One of the quickest ways for an aspiring rapper to make his name is through battling another rapper. Be it through freestyles or back-and-forth diss tracks, it's a time-tested method and it's launched the career of some of hip-hop's biggest names. Cassidy rose to prominence by engaging in a now-legendary 18-minute freestyle battle with fellow Philadelphian Freeway. 50 Cent hit the mainstream by introducing the word "wanksta" to the modern lexicon when attaching the term to rival Ja Rule.
Harlem's Charles Hamilton was clearly taking notes.
After dropping numerous mixtapes, Hamilton released his debut album, The Pink Lavalamp, on the heels of his then-burgeoning beef with hip-hop's black sheep, Soulja Boy. While the content of that conflict is immaterial, Hamilton's talent is far from.
Through producing much of his own music and incorporating myriad influences from rap, rock and R&B among others, Hamilton has created swirling, dynamic atmospheres that suit his clever bars to perfection.
"She's So High" is one such sensory overload. A breezy electronic beat brims with activity; Hamilton's love-at-first-sight narrative is paced perfectly with the gorgeous female vocals heard faintly in the background. In letting his intimate and psychedelic notions completely take over, he creates engrossing and textured songs that reward repeated listens. Hamilton acknowledges heavy drug use both throughout his life and as this album was recorded, and the vivid lyrical pictures he paints make it an obvious truth: "She keeps dancin', keeps trying to figure out why I keep glancin' / This is my chance, I don't wanna miss it, eye contact, something feels different / Two new worlds, our galaxy is distant, I send my radiation she started drifting."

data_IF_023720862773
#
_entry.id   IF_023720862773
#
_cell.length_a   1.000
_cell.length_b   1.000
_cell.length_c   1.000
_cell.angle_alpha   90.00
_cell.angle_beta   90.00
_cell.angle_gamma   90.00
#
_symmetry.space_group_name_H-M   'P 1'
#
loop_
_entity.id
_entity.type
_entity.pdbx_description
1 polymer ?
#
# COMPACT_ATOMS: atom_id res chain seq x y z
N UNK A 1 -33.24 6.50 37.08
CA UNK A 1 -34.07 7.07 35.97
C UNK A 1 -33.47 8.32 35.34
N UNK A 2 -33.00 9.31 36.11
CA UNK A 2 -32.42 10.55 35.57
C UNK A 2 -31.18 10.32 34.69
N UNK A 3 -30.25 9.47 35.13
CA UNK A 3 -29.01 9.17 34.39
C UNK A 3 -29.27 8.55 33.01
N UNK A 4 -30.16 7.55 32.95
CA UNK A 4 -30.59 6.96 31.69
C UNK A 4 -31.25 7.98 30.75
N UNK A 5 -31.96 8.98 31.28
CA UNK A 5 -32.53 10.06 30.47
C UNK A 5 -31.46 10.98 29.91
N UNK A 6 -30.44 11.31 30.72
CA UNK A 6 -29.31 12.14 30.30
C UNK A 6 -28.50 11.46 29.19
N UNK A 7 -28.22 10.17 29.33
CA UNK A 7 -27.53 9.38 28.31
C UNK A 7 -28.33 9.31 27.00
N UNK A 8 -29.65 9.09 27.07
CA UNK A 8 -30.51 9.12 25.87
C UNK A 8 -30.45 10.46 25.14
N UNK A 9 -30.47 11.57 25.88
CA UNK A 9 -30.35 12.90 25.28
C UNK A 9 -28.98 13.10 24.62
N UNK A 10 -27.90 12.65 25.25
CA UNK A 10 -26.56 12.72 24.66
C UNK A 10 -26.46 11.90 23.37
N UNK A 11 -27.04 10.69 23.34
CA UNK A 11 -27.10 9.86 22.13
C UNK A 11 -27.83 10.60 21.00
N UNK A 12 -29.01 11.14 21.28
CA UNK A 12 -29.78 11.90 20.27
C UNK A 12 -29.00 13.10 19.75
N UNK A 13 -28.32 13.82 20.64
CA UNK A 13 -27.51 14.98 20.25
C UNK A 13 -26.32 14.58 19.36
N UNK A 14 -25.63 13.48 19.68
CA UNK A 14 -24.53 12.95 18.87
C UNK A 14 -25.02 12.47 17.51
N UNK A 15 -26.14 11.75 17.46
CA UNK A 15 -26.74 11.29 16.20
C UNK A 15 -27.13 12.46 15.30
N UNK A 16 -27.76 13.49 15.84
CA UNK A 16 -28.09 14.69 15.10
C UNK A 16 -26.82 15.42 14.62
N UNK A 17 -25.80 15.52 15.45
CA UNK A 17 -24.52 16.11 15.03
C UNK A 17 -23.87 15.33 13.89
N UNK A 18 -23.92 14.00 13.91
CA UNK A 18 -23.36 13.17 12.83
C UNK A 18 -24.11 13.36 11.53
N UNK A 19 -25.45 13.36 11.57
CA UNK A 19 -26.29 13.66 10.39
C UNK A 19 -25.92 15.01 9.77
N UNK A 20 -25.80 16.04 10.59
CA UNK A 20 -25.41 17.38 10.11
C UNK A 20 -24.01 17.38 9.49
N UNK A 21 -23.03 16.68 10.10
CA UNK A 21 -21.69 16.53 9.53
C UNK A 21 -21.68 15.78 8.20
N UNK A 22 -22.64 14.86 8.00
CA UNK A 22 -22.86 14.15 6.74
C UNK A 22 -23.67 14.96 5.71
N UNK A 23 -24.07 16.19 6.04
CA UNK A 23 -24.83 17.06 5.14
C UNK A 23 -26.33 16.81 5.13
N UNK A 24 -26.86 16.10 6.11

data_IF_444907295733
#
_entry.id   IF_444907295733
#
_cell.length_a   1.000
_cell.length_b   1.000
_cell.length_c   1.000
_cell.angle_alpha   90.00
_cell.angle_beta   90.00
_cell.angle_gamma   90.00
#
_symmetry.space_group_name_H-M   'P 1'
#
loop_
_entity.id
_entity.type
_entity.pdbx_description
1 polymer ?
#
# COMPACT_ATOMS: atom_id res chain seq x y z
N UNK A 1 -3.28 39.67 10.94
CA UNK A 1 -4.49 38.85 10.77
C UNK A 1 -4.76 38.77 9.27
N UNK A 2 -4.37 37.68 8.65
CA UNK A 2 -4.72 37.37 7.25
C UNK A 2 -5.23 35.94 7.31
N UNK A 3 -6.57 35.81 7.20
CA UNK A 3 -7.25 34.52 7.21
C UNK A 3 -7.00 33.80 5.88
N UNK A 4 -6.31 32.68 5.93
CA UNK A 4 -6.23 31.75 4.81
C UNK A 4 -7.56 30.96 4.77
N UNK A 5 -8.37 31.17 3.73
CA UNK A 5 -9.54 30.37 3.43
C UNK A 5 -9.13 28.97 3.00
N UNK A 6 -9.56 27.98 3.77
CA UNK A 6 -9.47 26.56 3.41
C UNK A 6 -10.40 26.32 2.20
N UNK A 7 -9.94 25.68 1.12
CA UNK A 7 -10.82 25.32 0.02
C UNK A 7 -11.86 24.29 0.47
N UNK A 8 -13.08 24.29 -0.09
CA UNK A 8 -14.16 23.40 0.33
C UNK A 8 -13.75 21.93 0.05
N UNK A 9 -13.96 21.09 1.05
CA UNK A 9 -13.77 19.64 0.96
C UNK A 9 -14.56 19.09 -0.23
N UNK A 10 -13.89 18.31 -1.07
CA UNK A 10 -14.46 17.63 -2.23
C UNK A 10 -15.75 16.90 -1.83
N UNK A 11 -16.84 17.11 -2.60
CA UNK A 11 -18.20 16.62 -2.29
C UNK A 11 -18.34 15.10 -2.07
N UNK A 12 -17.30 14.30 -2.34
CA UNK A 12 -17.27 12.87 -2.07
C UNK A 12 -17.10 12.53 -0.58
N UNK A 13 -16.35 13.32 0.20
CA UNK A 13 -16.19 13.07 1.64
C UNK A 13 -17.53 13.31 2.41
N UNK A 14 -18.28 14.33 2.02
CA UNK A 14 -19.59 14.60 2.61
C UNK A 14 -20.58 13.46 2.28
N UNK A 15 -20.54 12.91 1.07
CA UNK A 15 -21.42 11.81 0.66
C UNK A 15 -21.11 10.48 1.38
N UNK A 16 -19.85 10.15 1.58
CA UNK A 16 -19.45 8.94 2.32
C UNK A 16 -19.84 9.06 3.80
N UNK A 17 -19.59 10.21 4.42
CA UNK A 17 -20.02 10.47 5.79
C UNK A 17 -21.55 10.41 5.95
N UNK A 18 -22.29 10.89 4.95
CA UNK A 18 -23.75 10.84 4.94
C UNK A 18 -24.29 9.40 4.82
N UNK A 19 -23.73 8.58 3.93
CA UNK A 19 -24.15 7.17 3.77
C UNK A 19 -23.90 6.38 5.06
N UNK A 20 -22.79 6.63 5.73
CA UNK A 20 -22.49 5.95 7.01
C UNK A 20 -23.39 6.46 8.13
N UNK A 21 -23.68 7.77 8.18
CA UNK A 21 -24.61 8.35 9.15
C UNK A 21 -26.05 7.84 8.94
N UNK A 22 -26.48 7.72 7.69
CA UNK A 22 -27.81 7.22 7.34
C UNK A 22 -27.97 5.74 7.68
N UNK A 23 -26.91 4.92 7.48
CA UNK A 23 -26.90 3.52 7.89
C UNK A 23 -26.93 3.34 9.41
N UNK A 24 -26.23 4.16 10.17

This is what Hamilton specializes in--a perfect marriage of rapping and production. It's a reoccurring theme, and much of the reason that Lava flows so effortlessly. It's not just that the transitions are seamless--it's that every beat is a picture-perfect palate just waiting to be rapped on.
The smooth jazz stylings of "Brighter Days" exemplify the daring in production. The drum track is common enough, but it's the story told by the saxophone that weaves brilliantly through the Hamilton's raps that shines. For an album with a penchant for brooding, electronic atmospheres, "Brighter Days" serves as a nice change of pace and it's just the pick-me-up that Hamilton needed to breathe additional life into the record. "Live Life to the Fullest" uses a funky '90s-style beat to backdrop Charles' choppy rhyme pattern and former musical partner Yung Nate joins the track. It's obvious the two have worked together; there's a notable chemistry and back-and-forth that makes it one of the more solid tracks on the album.
Hamilton finishes up with "I'll be Around," sampled from the Spinners classic. It's a wrenching song that sees Charles wrestling with depression and the belief that he's a disappointment in the eyes of his family ("This will be three months since I've seen my family, I can't believe my family even still receives me / â?¦ / I'm a dropout, a junkie and a drunk, honestly is that the kind of company you want around your son?") and the skepticism those close to him have for his musical career ("Gotta catalog of music and a wallet full of lint / I know my uncle smirkin' like â??Charles is full of shit'").
Charles' honesty is refreshing but his propensity for hard drug use--though it fuels a lot of his creative spirit--is troubling and I hope he can find a way to convey his unbelievable talents without that crutch. The fact that he's so passionate and creative with his music creates hope for even more and even better albums, I just hope he lasts long enough for us to find out.